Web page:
Summary: This is a message in a series from the book of Lamentations
We live in a culture that is overrun by frivolous lawsuits. We are encouraged to sue if someone tramples on what we consider to be our rights. This is just another sign of the mentality, “I have the right to believe and act in whatever manner I deem appropriate.” Unfortunately this attitude has begun to seep into the church. Have you ever wondered what happens when Christian’s decide to do things their own way? How does God deal with those rebellious children who refuse to listen to Him and insist on having their own way? If you will think back the answer is found in Galatians 6:7, “A man reaps what he sows.” This spiritual principle is graphically illustrated in the destruction of Jerusalem a punishment brought on the Jews by their persistent disobedience to God. Lamentations does an excellent job of showing the consequences of Judah’s pursuit of pleasure and self gratification. Judah reaped the fruit of demanding their own way. The images that we see throughout Lamentations are graphic and quite unpleasant. However, let us dare not forget that those images are realistic and relevant. Let’s make another stop in Jeremiah’s diary and look at the lessons we can learn for today.
I. Five results of continued disobedience to God for both individuals and communities.
A. Diminishing of one’s dignity and loss of one’s ability to make an impact.
1. The storm had passed over Jeremiah’s head. As he picked himself up and gazed on the desolation around him, he declared with the voice of faith that this had been the work of the "Lord".
2. God’s wrath covered the nation like a storm cloud that had unleashed its fury on the helpless inhabitants below. Jerusalem is compared to a star that has fallen from heaven.
3. A nation that once enjoyed a privileged position with God through its covenant relationship never seemed to grasp the moral and spiritual obligations that such a relationship required.
4. Judah now finds herself no longer enjoying national prominence; her leaders no longer possess the power and position to guide her destiny.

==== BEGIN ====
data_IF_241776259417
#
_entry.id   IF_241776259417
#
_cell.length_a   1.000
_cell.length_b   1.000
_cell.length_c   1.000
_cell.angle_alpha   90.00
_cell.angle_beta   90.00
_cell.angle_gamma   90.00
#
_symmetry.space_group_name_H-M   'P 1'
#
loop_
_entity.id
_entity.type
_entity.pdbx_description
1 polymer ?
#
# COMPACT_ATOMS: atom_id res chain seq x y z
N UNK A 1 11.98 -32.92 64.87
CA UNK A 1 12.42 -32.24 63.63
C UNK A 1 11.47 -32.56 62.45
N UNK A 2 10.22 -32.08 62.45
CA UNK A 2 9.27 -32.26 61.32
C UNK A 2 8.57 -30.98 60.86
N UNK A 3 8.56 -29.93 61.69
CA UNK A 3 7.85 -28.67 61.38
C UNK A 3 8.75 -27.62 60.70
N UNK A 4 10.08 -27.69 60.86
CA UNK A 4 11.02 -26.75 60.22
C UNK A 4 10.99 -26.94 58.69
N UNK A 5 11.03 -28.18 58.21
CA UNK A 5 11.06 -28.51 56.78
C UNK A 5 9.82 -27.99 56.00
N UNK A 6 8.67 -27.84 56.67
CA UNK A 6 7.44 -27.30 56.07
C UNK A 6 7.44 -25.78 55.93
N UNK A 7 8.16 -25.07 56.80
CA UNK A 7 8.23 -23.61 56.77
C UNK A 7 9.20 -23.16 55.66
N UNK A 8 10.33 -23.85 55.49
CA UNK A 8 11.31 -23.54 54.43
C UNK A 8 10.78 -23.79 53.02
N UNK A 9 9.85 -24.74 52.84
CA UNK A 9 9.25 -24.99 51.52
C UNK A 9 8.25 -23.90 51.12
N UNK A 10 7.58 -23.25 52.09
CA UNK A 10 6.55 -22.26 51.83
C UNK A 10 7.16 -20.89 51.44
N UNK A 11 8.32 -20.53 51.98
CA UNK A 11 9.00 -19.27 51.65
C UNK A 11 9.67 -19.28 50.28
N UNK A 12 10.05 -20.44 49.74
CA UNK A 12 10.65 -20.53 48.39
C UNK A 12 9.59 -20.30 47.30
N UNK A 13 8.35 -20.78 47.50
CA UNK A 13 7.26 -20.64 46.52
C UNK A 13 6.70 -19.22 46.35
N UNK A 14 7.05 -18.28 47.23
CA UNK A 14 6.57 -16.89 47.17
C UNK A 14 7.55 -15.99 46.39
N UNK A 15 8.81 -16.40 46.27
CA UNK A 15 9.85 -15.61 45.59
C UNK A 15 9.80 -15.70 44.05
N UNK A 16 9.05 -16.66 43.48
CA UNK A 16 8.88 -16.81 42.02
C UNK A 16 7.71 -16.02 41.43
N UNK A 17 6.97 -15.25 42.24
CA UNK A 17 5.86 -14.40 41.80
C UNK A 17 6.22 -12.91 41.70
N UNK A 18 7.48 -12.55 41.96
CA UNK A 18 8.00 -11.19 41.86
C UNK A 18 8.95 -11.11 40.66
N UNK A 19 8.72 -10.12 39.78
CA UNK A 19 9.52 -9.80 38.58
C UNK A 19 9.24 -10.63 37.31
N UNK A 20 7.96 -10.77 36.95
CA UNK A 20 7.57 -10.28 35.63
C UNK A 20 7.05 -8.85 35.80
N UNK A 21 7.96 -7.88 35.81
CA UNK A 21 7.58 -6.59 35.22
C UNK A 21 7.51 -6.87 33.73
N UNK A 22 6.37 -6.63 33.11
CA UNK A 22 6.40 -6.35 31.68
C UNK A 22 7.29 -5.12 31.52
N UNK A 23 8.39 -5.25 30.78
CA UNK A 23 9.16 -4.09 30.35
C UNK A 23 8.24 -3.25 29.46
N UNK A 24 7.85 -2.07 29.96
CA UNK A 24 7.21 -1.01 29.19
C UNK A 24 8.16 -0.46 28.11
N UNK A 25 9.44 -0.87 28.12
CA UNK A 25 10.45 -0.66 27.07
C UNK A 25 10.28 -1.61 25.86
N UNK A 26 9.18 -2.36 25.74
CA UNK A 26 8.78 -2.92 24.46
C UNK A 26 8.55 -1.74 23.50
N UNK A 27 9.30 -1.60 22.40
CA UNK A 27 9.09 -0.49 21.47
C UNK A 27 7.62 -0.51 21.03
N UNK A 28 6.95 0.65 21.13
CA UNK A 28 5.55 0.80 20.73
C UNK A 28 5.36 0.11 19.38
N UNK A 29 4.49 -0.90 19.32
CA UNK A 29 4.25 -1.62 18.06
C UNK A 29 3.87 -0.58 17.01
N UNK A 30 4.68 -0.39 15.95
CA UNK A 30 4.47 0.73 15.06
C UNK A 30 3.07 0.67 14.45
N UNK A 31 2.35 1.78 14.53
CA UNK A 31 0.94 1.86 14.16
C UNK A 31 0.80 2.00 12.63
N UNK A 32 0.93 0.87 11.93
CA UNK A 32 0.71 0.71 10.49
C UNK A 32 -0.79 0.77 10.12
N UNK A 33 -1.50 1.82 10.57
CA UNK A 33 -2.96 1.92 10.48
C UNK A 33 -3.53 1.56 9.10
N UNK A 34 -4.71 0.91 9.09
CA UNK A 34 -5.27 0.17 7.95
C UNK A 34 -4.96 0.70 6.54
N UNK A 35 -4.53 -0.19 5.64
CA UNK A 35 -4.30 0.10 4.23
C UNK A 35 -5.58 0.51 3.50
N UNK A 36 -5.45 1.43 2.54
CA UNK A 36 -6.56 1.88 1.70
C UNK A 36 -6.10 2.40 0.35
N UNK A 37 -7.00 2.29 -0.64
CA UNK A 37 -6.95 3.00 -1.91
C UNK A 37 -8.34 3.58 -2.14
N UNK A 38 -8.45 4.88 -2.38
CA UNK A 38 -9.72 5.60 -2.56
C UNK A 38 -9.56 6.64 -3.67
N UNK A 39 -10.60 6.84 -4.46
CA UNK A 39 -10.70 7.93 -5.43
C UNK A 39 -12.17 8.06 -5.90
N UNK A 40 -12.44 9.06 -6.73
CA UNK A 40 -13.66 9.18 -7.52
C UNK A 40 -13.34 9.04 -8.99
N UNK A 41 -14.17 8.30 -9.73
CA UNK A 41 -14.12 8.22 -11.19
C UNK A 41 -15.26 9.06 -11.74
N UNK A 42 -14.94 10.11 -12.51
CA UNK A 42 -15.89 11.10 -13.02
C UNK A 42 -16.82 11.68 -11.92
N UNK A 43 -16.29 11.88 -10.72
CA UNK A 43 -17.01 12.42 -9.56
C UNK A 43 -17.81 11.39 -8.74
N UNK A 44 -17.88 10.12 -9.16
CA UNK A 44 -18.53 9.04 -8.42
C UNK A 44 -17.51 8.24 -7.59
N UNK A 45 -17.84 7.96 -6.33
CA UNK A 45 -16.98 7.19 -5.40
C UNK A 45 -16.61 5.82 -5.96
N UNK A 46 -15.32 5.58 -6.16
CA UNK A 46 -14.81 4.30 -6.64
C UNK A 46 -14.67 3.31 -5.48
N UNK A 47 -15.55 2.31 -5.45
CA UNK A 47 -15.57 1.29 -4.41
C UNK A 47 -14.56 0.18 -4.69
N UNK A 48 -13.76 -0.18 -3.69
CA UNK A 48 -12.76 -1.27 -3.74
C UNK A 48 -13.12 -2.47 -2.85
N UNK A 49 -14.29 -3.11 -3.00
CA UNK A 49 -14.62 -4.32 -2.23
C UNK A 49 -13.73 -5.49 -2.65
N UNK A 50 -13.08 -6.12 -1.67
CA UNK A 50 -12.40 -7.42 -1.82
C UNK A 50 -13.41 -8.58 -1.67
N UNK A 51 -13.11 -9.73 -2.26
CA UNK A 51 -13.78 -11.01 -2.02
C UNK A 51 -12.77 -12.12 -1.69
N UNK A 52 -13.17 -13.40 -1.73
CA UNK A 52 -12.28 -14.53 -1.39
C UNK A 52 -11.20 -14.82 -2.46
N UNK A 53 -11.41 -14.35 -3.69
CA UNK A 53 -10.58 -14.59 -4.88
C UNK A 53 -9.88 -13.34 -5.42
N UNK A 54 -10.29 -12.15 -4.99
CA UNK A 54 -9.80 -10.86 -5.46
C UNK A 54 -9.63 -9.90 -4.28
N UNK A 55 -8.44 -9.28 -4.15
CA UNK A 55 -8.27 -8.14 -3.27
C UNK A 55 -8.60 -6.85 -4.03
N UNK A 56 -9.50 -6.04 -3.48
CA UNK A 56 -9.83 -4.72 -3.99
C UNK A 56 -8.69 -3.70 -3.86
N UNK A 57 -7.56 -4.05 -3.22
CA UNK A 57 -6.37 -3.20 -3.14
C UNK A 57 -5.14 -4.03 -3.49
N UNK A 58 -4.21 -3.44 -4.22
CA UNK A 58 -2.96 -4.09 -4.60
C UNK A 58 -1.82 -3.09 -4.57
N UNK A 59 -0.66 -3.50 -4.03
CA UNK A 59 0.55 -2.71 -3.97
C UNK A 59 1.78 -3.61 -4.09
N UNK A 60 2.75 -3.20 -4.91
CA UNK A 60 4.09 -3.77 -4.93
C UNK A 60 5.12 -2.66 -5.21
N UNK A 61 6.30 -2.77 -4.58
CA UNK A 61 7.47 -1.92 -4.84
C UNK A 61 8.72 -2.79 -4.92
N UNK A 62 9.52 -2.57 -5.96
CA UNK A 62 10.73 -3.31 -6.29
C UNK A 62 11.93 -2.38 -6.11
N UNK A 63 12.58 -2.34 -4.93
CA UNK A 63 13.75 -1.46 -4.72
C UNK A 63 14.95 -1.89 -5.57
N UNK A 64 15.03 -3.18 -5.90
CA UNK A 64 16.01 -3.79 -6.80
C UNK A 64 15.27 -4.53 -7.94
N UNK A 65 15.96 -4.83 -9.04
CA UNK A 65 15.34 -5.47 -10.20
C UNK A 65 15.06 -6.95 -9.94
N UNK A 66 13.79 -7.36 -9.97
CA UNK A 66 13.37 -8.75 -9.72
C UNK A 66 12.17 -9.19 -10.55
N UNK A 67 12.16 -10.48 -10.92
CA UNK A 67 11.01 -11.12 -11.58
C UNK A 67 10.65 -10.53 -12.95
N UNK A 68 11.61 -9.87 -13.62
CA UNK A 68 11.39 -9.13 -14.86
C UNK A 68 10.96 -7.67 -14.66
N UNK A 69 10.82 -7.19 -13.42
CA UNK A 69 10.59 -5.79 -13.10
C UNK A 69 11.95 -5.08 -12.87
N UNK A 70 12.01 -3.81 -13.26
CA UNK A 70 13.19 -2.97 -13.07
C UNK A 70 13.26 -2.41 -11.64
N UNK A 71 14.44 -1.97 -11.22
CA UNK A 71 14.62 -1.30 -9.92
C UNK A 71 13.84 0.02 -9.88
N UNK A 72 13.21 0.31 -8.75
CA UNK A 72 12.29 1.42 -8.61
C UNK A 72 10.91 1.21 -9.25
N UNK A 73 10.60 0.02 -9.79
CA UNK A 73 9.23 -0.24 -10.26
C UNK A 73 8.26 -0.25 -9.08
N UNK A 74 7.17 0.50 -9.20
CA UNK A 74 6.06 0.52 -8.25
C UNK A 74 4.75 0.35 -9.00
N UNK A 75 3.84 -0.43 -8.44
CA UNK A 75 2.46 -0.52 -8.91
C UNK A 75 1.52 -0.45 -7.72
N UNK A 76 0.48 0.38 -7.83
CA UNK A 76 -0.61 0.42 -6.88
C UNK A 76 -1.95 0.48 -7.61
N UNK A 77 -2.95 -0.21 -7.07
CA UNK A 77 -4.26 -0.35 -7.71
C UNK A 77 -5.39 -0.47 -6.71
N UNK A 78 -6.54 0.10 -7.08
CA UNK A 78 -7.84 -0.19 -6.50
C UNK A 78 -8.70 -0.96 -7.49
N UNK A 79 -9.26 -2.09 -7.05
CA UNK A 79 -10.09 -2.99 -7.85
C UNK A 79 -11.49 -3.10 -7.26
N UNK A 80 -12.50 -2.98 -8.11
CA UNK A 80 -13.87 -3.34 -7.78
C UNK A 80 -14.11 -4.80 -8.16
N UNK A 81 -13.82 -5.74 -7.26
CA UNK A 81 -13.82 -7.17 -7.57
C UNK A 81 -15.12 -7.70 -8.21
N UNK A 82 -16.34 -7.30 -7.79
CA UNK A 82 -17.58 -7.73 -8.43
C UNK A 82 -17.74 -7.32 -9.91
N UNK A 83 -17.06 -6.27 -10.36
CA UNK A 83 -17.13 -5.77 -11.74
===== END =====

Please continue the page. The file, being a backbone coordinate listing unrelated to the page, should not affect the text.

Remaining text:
5. The continued sin of the people had brought shame among the nations and has caused her to lose her ability to be a godly influence on the nations around her.
B. Loss of one’s internal stability and zeal for life.
1. The description of Judah’s total destruction continues in this verse. “Horn” is a frequent figure for strength and pride in the Old Testament.
2. Instead of coming to the defense of his people, the Lord had completely withdrawn his help (“his right hand”). God had become their enemy, even as the prophets said.
3. The hand that in past times had symbolized the Lord’s help was now turned against Judah.
4. Many people today take lightly the warnings of God’s coming judgment on sin, even as Jerusalem did before its destruction.
C. A deepening of your guilt and an increase in the intensity of your anguish.
1. Though historically Babylon was the enemy that destroyed Israel, theologically it was God who used Babylon as the instrument of punishment.
2. The intensive verb “swallow” heads a list of powerful verbs describing what God had done to Judah in his wrath. The same verb is repeated at the conclusion of the list where it is linked with the concept that Yahweh had become the enemy of his people.
3. No wonder the mourning and pain is felt on such a large scale, everything that nation took pride in has been destroyed.
4. The peoples’ decision to continually disobey God has led to their nation’s destruction.
D. A feeling of abandonment and emptiness.
1. Those who were “pleasing to the eye,” the youth of the nation, had been slain. God had withdrawn his right hand of help in the face of the enemy. Even worse, he had used that right hand in a gesture of hostility toward his people.
2. The Temple had been dismantled as easily as a garden hut. With the destruction of the Temple came the cessation of festival, sabbath, king and priest.
3. All the rituals and holy days associated with the temple had ceased. The altar, which once symbolized a place of reconciliation with God, was no more.
4. The enemy’s shouts of victory filled the despoiled temple with sounds reminiscent of the joyful, festive sounds of the worshipers on one of the appointed feast days.
5. This should serve as a warning that no amount of ritual can avert God’s judgment or take the place of obedience and a broken and contrite heart.
E. A loss of vision and a great lack of purpose.
1. God withheld his hand from protecting the people; here he did not withhold his hand of punishment.
2. There was no indication of God’s will, either through priestly interpretation of the law or through prophetic vision.